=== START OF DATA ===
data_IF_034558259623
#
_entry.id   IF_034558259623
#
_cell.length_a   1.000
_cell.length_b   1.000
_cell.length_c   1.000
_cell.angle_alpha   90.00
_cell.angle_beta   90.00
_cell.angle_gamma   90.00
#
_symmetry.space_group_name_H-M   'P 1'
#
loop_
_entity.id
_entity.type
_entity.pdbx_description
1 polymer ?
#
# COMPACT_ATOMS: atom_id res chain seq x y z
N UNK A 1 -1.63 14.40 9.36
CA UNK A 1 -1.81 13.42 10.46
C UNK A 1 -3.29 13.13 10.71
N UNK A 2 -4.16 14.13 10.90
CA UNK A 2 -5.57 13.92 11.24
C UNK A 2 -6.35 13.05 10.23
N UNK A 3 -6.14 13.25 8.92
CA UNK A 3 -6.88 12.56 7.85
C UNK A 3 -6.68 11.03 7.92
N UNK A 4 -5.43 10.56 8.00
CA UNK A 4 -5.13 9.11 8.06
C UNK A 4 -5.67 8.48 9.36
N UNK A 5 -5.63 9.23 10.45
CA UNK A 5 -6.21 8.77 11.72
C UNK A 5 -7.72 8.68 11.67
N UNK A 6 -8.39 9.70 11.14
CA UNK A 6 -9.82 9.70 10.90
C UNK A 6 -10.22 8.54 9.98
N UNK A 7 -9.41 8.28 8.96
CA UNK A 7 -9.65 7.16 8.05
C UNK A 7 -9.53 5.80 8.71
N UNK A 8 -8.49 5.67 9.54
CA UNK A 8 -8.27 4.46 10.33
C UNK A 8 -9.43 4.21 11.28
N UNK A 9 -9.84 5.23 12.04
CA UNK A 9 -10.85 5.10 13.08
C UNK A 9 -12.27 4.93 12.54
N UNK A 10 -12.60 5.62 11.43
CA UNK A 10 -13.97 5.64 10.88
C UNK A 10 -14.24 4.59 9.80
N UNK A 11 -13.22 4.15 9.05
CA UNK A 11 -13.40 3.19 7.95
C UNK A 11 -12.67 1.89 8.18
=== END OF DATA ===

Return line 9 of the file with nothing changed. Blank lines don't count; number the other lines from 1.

_cell.angle_beta   90.00